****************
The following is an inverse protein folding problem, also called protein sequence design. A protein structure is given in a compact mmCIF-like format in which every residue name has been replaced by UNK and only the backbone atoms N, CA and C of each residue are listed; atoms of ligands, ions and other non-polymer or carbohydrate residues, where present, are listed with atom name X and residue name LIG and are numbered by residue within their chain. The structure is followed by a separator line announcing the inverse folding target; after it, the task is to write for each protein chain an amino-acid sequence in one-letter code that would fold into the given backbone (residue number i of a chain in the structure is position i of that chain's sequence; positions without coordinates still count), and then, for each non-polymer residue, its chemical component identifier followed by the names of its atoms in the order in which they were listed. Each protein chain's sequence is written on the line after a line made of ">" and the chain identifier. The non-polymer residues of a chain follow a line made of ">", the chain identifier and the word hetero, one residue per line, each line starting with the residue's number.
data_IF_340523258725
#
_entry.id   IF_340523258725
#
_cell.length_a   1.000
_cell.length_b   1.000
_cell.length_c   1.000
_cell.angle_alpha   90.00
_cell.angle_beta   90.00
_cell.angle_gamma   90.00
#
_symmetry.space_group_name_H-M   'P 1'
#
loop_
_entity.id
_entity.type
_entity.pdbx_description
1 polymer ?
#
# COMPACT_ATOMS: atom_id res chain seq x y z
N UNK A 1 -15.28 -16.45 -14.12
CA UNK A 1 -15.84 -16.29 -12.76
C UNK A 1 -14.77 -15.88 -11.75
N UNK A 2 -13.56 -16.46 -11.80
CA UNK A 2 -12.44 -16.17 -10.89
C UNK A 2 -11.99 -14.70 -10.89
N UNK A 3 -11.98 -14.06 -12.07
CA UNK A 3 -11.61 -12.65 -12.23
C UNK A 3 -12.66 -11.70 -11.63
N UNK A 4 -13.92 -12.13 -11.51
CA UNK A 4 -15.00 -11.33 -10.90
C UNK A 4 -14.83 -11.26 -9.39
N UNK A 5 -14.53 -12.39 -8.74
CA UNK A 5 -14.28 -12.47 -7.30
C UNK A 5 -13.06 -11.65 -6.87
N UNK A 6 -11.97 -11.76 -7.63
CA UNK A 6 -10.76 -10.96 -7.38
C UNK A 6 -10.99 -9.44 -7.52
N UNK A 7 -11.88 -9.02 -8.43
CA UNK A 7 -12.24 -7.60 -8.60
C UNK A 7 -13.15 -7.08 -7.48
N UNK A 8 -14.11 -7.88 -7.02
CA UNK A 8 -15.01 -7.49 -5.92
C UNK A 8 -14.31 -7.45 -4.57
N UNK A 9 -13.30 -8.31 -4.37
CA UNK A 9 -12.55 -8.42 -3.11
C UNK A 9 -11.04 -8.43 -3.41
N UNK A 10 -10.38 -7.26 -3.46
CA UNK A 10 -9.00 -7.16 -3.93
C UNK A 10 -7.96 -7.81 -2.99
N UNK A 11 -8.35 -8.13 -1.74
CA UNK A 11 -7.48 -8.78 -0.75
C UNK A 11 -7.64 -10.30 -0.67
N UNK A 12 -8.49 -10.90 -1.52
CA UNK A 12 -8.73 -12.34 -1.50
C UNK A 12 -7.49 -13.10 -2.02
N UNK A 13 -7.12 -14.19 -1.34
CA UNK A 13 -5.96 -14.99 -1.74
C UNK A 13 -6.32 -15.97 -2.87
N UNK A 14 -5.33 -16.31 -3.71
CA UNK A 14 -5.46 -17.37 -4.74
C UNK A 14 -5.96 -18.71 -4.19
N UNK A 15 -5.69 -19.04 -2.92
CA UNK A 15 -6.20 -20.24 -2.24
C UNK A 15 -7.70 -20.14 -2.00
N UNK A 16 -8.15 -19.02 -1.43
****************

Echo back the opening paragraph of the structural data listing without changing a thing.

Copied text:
The following is an inverse protein folding problem, also called protein sequence design. A protein structure is given in a compact mmCIF-like format in which every residue name has been replaced by UNK and only the backbone atoms N, CA and C of each residue are listed; atoms of ligands, ions and other non-polymer or carbohydrate residues, where present, are listed with atom name X and residue name LIG and are numbered by residue within their chain. The structure is followed by a separator line announcing the inverse folding target; after it, the task is to write for each protein chain an amino-acid sequence in one-letter code that would fold into the given backbone (residue number i of a chain in the structure is position i of that chain's sequence; positions without coordinates still count), and then, for each non-polymer residue, its chemical component identifier followed by the names of its atoms in the order in which they were listed. Each protein chain's sequence is written on the line after a line made of ">" and the chain identifier. The non-polymer residues of a chain follow a line made of ">", the chain identifier and the word hetero, one residue per line, each line starting with the residue's number.